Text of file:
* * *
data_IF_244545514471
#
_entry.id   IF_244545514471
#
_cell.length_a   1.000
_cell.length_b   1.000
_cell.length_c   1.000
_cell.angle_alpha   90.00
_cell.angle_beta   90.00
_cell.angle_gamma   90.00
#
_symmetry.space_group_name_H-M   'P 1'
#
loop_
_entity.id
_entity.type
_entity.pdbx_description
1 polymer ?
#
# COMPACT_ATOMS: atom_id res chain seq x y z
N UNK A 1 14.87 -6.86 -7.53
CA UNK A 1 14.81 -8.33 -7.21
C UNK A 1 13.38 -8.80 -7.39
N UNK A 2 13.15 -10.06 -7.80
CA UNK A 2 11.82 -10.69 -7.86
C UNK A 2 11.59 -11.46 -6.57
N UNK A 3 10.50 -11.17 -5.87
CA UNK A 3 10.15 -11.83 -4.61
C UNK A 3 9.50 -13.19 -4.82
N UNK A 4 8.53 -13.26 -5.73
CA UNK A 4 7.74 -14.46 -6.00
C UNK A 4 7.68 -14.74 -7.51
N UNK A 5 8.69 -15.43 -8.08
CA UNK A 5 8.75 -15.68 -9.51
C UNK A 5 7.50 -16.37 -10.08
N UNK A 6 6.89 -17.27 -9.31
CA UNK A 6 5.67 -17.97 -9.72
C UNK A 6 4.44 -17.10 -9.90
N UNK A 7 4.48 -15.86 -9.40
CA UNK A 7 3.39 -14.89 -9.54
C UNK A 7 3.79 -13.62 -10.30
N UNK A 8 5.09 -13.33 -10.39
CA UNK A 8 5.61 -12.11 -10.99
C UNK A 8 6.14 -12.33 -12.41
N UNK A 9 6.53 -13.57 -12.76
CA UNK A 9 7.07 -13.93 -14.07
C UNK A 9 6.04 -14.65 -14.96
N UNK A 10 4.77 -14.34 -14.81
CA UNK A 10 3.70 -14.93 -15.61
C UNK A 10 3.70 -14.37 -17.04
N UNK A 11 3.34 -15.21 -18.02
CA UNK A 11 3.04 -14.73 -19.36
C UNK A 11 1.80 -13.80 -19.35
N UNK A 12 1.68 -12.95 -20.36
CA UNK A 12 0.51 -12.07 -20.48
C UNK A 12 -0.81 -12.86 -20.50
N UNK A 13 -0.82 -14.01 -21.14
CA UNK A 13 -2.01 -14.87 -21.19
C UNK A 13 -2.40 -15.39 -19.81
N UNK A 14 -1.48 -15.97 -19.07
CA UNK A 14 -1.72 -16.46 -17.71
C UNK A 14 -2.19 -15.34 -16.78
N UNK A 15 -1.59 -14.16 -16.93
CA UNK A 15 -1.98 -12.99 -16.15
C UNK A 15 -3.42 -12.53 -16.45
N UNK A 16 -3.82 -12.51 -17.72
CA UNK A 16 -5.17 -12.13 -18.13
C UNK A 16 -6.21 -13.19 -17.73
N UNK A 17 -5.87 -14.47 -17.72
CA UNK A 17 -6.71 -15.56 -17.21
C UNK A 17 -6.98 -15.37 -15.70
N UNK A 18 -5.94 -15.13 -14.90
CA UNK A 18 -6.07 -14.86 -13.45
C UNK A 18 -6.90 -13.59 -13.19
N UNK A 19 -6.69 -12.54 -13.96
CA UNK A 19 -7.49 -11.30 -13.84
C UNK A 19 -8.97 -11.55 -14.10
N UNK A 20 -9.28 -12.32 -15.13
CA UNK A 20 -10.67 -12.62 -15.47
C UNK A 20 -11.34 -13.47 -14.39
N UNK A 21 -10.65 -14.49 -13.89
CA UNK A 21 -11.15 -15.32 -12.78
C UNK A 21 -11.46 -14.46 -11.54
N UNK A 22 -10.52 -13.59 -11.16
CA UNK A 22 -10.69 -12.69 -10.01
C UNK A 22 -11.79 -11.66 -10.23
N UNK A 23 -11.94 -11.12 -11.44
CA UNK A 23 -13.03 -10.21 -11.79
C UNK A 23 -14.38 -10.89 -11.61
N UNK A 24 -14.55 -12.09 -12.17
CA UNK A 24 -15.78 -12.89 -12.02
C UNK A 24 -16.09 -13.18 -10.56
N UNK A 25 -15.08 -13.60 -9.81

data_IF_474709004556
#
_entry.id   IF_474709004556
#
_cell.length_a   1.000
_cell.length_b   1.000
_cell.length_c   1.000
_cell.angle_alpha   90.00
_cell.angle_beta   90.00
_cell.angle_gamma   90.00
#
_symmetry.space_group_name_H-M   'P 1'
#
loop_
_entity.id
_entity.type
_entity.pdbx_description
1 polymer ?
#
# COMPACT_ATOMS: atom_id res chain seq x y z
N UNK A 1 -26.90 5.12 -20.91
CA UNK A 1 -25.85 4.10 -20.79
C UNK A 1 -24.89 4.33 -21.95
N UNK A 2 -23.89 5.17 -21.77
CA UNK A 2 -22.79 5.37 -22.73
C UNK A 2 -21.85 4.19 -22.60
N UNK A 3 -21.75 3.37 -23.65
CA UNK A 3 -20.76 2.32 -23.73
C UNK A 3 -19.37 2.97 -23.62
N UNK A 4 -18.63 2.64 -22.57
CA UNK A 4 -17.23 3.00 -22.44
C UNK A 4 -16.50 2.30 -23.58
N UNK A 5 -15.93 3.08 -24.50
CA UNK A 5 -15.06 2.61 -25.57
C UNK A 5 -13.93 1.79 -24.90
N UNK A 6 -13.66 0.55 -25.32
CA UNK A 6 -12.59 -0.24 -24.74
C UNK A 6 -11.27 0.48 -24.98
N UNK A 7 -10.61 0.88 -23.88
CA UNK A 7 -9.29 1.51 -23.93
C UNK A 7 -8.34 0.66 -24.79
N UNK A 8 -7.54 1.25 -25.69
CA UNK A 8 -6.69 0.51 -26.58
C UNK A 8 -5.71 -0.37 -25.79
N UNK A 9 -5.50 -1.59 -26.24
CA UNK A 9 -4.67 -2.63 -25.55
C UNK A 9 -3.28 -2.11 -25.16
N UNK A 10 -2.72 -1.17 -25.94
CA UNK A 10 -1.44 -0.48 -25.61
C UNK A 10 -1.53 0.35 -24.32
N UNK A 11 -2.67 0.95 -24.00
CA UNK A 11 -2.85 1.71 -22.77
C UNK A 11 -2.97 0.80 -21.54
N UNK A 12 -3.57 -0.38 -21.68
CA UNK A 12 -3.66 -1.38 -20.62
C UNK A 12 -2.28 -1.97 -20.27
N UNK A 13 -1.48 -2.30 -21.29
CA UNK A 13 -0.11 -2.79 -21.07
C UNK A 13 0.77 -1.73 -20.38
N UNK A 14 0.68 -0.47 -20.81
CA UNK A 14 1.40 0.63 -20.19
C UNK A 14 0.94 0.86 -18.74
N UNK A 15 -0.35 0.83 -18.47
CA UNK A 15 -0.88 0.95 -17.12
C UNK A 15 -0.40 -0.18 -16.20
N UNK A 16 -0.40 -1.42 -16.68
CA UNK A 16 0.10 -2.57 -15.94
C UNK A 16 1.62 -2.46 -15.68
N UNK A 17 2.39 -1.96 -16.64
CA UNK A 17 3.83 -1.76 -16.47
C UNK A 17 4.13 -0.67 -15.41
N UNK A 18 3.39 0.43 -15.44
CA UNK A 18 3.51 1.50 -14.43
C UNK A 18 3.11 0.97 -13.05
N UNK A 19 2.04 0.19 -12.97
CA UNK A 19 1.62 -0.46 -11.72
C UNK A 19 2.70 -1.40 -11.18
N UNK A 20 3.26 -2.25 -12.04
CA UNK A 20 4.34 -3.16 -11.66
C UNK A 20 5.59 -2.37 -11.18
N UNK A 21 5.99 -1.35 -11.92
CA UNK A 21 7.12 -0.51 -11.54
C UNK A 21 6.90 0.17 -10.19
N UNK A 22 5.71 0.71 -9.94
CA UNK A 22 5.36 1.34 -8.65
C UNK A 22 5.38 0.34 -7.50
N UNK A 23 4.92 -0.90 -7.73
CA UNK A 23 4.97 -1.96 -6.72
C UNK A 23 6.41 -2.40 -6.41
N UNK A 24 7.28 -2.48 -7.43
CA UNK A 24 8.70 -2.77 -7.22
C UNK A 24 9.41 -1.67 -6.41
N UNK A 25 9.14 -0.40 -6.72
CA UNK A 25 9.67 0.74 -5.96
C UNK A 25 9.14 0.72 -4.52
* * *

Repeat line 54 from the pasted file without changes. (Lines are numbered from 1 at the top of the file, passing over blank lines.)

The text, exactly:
N UNK A 12 1.68 -12.95 -20.36